Thursday’s move is the latest in a series of steps officials in Washington and Beijing are taking to ease trade tensions ahead of high-level negotiations in October.
“It followed President Trump’s move on Wednesday to postpone until Oct. 15 a tariff increase on roughly $250 billion in imports that had been set to hit on Oct. 1, in what he called a goodwill gesture as China marks the 70th anniversary of Communist rule on that date.
....on October 1st, we have agreed, as a gesture of good will, to move the increased Tariffs on 250 Billion Dollars worth of goods (25% to 30%), from October 1st to October 15th.
“Chinese negotiators, meanwhile, are making plans to boost purchases of U.S. agricultural products, give American companies greater access to China’s market and bolster intellectual-property protections, people familiar with their plans said. China also this week announced a series of exemptions to its tariffs on U.S. imports.”
Also Thursday, Reuters writer Karl Plume reported that, “Privately run Chinese firms bought at least 10 boatloads of U.S. soybeans on Thursday, the country’s most significant purchases since at least June, traders said, ahead of high-level talks next month aimed at ending a bilateral trade war that has lasted more than a year.
“The soybean purchases, which at more than 600,000 tonnes were the largest by Chinese private importers in more than a year, are slated for shipment from U.S. Pacific Northwest export terminals from October to December, two traders with knowledge of the deals said.”
It is expected that China will be buying large amounts of our agricultural products!
Meanwhile, Bloomberg writer Josh Wingrove reported on Thursday that, “President Donald Trump said he would be open to an interim trade deal with China but would prefer a lasting deal.”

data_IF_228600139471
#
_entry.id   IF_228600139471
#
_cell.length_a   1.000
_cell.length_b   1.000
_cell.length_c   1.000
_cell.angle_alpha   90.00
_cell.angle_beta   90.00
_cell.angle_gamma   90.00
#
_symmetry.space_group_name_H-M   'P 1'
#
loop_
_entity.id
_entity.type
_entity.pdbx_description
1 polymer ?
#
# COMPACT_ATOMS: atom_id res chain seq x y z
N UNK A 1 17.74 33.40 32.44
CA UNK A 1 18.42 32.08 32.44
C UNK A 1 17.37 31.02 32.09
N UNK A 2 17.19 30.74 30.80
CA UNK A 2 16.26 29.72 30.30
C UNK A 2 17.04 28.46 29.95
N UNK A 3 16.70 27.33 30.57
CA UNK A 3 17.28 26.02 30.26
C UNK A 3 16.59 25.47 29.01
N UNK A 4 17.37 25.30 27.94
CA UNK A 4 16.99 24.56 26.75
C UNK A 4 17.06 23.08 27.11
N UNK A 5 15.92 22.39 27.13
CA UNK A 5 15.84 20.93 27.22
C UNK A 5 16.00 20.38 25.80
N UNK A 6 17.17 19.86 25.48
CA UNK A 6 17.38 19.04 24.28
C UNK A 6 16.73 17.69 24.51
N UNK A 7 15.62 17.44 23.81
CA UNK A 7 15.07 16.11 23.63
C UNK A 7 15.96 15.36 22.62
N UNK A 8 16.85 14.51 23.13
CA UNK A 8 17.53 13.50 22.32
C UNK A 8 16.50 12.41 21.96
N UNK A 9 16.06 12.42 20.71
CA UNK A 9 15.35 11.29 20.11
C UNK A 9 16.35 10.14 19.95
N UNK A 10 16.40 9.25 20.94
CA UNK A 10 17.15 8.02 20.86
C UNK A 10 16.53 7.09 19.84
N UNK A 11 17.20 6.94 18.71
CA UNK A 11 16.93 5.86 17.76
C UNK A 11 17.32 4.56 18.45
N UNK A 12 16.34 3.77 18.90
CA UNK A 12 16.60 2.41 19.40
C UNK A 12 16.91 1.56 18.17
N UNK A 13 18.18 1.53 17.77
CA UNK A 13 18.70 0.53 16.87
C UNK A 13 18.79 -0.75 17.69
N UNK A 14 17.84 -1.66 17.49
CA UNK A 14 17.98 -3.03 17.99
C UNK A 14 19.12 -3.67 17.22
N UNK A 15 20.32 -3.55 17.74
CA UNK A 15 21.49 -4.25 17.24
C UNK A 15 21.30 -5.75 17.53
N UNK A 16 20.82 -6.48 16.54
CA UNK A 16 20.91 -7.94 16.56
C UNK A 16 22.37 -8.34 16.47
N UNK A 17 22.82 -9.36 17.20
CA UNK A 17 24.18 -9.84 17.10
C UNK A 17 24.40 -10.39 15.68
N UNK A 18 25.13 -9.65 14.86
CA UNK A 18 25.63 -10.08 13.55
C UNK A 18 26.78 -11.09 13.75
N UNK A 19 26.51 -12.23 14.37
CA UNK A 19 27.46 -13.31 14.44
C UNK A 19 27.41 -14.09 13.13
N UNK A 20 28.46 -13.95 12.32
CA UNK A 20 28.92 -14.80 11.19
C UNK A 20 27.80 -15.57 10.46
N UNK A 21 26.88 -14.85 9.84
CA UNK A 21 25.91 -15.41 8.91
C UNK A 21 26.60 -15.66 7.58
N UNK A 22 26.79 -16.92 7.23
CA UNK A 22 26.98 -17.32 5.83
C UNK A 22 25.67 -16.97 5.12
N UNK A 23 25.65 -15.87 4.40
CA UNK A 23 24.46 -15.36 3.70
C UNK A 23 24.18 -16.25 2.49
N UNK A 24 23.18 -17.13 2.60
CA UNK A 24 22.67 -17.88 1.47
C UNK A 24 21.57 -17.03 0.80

The Bloomberg article pointed out that, “Trump administration officials have discussed offering a limited trade agreement to China that would delay and even roll back some U.S. tariffs for the first time in exchange for Chinese commitments on intellectual property and agricultural purchases, according to five people familiar with the matter.”
Then on Friday, Tom Hancock and James Politi reported at The Financial Times Online that, “China said it would cancel additional tariffs on imports of soyabeans and pork that it intends to purchase from the US, in the latest of a series of goodwill gestures aimed at de-escalating a trade war between the world’s two largest economies.
The operative word is "additional" tariffs--i.e., the additional 5% China imposed on Sep 1. Still means the 25% surcharge is on the books. Lets get back to 3% and let commercials (not COFCO or Sinograin) decide when to import. https://t.co/YXKdwDEQQ3
“China has encouraged companies to buy ‘a certain quantity’ of pork and soyabeans from the US and they will be exempted from additional tariffs, state-run broadcaster CCTV reported, apparently referring to duties imposed since the start of the trade war.”
The FT writers explained that, “Beijing’s pledge to purchase unspecified amounts of both products from the US at the same tariff rates it applies to other WTO members came hours after US President Donald Trump said he would consider doing an ‘interim deal’ with China.